Happy Hooker Eats Sea Kittens

By Kimberly Mason / For The Chronicle
Anyone who knows me well knows that I avoid controversial topics like the plague. Just give me the good news and let me live in my happy, bad-news-free world, that’s all I ask.
I stopped watching the evening news a long time ago and I avoid engaging in debate over hot-topic issues. I figure if it’s important I’ll read about it in The Chronicle or hear about it on Facebook.
But a recent Associated Press headline caught my eye and I feel compelled to say something about it, in spite of my controversy-avoiding policy.
“PETA Plans Porn Website to Promote Message.”
Say what? Yup. Read on.
“People for the Ethical Treatment of Animals is planning to launch a pornographic website to promote its animal rights and vegan diet message, a move that critics say will backfire and ostracize them from mainstream society,” said the opening paragraph AP article.
Apparently, part of PETA’s plan is to link fishing and prostitution. Yes, you read that right; they’re calling fishermen “hookers” and are providing literature at fishing hot spots carrying the message “Don’t let your kids become hookers.”
I traveled over to the PETA website to discover for myself what they had to say. From there I landed on the “Save the Sea Kittens” campaign.
PETA seems to believe that it’s time that fish received help from a new PR team, and they’ve elected themselves to that role.
“Whoever was in charge of creating a positive image for fish needs to go right back to working on the Britney Spears account and leave our scaly little friends alone,” states the PETA Save the Sea Kittens website. “You’ve done enough damage, buddy. We’ve got it from here. And we’re going to start by retiring the old name for good. When your name can also be used as a verb that means driving a hook through your head, it’s time for a serious image makeover. And who could possibly want to put a hook through a sea kitten?”
I’ll answer that question — me. I want to put a hook through the mouth of a rather large sea kitten known to most as the king of sea kittens, the chinook salmon.
This is probably as controversial as I’ll ever get in an Outdoors column, but I have to say it and say it loud and proud, “I’m a happy hooker who eats sea kittens for breakfast.”
But first I have to catch one.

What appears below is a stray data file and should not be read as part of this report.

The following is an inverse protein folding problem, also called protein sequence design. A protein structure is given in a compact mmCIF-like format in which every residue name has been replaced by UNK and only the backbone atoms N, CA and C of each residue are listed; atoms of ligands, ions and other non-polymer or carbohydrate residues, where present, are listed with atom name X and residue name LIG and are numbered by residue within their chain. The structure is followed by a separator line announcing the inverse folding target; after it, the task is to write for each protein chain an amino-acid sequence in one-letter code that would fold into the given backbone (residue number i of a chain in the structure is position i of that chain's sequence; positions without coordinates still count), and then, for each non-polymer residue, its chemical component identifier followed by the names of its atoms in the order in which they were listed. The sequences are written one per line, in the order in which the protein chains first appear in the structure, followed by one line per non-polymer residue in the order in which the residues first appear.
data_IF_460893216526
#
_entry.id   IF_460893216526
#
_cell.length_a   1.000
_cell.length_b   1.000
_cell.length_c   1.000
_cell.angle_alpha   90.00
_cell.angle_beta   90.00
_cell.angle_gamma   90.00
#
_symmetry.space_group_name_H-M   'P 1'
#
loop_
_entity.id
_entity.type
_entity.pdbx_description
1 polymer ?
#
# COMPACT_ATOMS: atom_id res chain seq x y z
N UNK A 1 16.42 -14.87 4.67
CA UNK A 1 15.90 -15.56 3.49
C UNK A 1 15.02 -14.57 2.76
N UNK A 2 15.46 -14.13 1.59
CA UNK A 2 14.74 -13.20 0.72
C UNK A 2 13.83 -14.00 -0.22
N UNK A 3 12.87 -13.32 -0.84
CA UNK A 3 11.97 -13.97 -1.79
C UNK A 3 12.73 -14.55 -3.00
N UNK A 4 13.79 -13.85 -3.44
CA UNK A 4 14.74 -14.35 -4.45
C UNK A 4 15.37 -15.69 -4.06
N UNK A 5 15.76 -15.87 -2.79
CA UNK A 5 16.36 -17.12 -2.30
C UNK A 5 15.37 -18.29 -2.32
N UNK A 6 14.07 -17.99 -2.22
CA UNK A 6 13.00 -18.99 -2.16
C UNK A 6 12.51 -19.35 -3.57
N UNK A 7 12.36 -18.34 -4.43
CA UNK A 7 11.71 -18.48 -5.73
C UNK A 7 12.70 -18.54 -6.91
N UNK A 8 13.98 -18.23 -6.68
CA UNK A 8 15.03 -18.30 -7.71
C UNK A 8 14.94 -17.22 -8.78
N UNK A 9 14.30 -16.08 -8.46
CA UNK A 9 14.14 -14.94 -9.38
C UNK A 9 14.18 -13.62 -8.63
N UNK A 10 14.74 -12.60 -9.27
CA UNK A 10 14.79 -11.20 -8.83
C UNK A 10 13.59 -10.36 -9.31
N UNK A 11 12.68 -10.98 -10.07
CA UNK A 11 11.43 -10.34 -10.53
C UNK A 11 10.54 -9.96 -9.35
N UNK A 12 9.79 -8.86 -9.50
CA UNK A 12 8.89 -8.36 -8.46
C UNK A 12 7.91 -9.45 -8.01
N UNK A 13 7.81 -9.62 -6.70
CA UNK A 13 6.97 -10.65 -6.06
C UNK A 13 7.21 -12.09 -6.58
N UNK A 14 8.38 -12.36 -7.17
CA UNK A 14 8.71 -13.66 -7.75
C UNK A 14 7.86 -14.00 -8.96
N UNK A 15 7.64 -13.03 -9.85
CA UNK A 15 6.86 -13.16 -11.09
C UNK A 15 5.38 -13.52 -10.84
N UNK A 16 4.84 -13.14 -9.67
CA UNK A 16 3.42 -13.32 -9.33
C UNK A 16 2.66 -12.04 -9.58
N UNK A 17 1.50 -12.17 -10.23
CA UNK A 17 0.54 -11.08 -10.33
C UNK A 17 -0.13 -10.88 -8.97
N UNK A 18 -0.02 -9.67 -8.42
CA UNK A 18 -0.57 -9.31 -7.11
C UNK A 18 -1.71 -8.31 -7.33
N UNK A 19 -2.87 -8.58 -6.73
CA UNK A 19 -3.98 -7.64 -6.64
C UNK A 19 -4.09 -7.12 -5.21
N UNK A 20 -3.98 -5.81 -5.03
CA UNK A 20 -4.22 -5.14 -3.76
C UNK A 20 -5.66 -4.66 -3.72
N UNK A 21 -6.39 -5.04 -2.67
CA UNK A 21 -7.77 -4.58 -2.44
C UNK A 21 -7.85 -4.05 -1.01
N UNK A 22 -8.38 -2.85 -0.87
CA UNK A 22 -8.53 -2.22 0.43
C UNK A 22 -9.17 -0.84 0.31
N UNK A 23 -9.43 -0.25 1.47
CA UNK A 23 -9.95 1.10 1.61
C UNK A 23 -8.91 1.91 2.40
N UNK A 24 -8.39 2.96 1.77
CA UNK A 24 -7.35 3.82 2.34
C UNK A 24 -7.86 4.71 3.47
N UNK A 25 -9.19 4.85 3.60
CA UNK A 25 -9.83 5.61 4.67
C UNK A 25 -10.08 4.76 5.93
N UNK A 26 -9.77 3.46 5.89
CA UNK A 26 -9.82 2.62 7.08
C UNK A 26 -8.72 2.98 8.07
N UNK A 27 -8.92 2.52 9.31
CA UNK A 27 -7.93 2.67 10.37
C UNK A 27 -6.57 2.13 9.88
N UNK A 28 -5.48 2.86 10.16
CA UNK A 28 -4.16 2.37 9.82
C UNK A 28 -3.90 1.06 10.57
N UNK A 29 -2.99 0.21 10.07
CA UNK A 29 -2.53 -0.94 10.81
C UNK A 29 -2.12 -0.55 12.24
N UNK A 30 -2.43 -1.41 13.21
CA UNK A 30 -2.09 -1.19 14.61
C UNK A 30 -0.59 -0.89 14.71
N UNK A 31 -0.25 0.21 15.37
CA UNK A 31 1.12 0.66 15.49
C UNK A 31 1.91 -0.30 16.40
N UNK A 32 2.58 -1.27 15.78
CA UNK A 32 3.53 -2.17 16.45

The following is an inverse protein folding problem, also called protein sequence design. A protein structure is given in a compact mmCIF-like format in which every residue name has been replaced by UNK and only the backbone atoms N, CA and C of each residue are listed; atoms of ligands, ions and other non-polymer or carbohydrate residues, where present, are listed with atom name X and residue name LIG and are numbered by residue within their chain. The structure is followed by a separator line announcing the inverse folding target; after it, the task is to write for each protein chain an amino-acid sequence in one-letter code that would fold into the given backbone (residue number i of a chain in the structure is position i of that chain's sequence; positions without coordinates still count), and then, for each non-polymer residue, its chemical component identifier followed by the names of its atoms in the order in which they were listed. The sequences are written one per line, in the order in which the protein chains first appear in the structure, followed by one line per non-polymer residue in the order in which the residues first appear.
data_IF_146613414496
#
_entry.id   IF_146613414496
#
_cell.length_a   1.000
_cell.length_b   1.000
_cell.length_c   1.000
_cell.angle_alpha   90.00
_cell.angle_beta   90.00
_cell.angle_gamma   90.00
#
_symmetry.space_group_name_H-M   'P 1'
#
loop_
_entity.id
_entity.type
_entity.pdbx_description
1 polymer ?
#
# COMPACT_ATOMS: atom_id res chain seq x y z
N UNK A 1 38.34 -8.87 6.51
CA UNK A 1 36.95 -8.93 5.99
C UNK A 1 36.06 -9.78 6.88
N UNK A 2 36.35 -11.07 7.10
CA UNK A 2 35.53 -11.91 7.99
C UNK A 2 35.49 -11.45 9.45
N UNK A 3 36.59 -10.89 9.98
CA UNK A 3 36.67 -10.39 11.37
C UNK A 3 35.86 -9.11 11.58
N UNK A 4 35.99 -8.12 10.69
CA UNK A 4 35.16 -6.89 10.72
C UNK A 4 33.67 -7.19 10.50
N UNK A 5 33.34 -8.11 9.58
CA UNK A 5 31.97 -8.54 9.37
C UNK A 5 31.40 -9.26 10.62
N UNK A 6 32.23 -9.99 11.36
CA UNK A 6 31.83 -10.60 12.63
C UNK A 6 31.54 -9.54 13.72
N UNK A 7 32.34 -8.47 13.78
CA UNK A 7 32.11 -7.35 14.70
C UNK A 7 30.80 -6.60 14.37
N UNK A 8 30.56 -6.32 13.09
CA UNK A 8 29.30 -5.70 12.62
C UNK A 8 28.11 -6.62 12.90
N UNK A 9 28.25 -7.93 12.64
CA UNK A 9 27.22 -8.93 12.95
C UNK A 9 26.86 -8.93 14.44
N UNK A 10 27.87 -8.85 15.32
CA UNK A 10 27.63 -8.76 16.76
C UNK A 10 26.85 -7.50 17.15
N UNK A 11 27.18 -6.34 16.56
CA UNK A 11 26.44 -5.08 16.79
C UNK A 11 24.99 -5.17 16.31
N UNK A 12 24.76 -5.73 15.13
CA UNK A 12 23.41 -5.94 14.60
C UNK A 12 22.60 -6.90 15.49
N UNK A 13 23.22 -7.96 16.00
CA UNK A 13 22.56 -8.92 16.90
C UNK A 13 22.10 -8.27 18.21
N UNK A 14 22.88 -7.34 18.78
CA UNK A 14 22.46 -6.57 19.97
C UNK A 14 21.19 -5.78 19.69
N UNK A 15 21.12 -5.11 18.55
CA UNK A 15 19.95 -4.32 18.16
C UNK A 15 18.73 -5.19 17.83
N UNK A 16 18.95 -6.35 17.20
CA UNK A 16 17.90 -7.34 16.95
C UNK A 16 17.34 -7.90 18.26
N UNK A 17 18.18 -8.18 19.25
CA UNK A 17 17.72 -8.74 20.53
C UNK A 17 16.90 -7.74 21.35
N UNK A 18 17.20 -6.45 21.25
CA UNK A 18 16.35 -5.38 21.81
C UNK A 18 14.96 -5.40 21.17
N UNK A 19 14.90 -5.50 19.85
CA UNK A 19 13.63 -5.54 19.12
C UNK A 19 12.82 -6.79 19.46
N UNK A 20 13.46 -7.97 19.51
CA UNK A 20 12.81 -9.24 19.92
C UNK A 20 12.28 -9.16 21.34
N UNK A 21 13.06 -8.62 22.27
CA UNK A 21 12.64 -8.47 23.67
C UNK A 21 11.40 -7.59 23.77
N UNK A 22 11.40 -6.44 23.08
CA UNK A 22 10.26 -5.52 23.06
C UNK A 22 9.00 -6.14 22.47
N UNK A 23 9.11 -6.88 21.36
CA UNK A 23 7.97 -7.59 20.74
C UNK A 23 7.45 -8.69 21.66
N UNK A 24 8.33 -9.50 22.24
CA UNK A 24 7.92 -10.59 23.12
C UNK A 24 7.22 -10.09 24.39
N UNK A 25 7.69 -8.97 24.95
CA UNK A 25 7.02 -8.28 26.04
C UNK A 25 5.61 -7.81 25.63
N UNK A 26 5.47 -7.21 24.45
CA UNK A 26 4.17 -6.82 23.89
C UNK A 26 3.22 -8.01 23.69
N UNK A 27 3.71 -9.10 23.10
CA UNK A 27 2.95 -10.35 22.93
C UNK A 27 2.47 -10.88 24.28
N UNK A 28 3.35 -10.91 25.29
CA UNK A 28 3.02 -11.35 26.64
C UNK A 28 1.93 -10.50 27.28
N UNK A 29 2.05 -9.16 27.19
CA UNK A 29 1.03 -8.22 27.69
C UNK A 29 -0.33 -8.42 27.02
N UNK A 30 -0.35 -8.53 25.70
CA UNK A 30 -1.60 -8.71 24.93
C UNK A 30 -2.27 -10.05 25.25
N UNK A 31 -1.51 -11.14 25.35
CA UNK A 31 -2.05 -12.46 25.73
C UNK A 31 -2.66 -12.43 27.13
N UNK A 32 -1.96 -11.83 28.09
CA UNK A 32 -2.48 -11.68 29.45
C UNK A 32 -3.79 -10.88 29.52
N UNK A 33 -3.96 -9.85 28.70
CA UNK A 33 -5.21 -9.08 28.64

My eldest son and I haunted the Barrier Dam area of the Cowlitz River searching for a tasty chinook salmon this week. Only two, out of the 15 kings my son hooked into this week, were sporting clipped adipose fins. All the rest had to be tossed back.
I haven’t hooked into a single fish this week. My lack of fishing success may be due to the fact that as I’m standing thigh deep in the rushing waters of the Cowlitz, uneasily balanced in water-filled boots on top of slippery stones, I’m praying like heck that I don’t hook into a fish so large that it drags me down the river.
I watched a 40-plus pounder drag my new friend Richard Aust, Silver Creek, all the way from the fishing hole to the boat ramp at Barrier Dam on Friday. He was huffing and puffing and complaining about being out of shape after the 15-minute battle concluded.
It’s no wonder I enter the water with a healthy amount of trepidation and unease.
But I’ve never been one to back away (too quickly) from a battle or a challenge. Bring it on, Mr. King, and pay no attention to the nervous wiggle in my line. I’ll warm up to the idea of catching you just as soon as I hook into you, I’m sure.
My son assures me that I won’t be dragged downriver by a fish, “that’s what your drag’s for,” he says.
But just in case, if you’re down by the Barrier Dam and you hear a holler of “HELP!” from an older blonde gal hanging on to her Fenwick rod with a red reel, lend her a hand, will ya?
I also have a favor to ask you fishing gals out there — could you recommend a good pair of chest waders that would fit my small feet and rather generous, er, assets?
Drop me a line and let me know. The water is sure to turn cold soon and my knee high Boggs (with a hole in the side of one boot) and jeans just aren’t going to do the job for too much longer.
Happy hooking and tight lines!
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Kimberly Mason is a freelance writer who enjoys watching and photographing the wildlife in her own backyard in Cinebar. Visit her wildlife and outdoor encounters photography blog, The (Almost) Daily Bird, at http://blogs.chronline.com/dailybird. Contact her via email at kz@tds.net or call 269-5017 to share unusual wildlife observations, or to discuss upcoming events and topics you would like to see covered in The Chronicle Outdoors section.